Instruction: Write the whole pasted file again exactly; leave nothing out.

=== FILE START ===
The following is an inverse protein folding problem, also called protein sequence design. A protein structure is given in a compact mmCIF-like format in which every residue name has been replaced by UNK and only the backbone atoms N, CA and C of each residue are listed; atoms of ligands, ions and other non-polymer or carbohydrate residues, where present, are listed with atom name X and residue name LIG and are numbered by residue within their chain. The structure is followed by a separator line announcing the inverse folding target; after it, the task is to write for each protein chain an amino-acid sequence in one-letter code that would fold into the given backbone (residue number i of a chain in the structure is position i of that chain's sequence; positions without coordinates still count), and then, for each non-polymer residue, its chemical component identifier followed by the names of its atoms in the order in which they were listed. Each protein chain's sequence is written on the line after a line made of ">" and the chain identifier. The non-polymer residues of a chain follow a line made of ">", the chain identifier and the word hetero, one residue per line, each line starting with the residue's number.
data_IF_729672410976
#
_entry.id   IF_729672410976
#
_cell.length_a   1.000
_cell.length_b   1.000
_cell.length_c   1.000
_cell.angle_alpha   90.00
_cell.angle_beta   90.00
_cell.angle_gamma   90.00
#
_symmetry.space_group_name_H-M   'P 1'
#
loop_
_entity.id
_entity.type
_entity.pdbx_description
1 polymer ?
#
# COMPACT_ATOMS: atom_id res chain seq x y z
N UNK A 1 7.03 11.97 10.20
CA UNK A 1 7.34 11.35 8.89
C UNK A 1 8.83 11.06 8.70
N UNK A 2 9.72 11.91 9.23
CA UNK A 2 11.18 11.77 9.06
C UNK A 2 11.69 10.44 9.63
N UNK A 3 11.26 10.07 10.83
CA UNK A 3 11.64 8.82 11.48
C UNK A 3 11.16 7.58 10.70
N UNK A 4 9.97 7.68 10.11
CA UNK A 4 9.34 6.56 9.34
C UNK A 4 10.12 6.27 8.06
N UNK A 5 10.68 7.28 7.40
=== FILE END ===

The following is an inverse protein folding problem, also called protein sequence design. A protein structure is given in a compact mmCIF-like format in which every residue name has been replaced by UNK and only the backbone atoms N, CA and C of each residue are listed; atoms of ligands, ions and other non-polymer or carbohydrate residues, where present, are listed with atom name X and residue name LIG and are numbered by residue within their chain. The structure is followed by a separator line announcing the inverse folding target; after it, the task is to write for each protein chain an amino-acid sequence in one-letter code that would fold into the given backbone (residue number i of a chain in the structure is position i of that chain's sequence; positions without coordinates still count), and then, for each non-polymer residue, its chemical component identifier followed by the names of its atoms in the order in which they were listed. Each protein chain's sequence is written on the line after a line made of ">" and the chain identifier. The non-polymer residues of a chain follow a line made of ">", the chain identifier and the word hetero, one residue per line, each line starting with the residue's number.
data_IF_729672410976
#
_entry.id   IF_729672410976
#
_cell.length_a   1.000
_cell.length_b   1.000
_cell.length_c   1.000
_cell.angle_alpha   90.00
_cell.angle_beta   90.00
_cell.angle_gamma   90.00
#
_symmetry.space_group_name_H-M   'P 1'
#
loop_
_entity.id
_entity.type
_entity.pdbx_description
1 polymer ?
#
# COMPACT_ATOMS: atom_id res chain seq x y z
N UNK A 1 7.03 11.97 10.20
CA UNK A 1 7.34 11.35 8.89
C UNK A 1 8.83 11.06 8.70
N UNK A 2 9.72 11.91 9.23
CA UNK A 2 11.18 11.77 9.06
C UNK A 2 11.69 10.44 9.63
N UNK A 3 11.26 10.07 10.83
CA UNK A 3 11.64 8.82 11.48
C UNK A 3 11.16 7.58 10.70
N UNK A 4 9.97 7.68 10.11
CA UNK A 4 9.34 6.56 9.34
C UNK A 4 10.12 6.27 8.06
N UNK A 5 10.68 7.28 7.40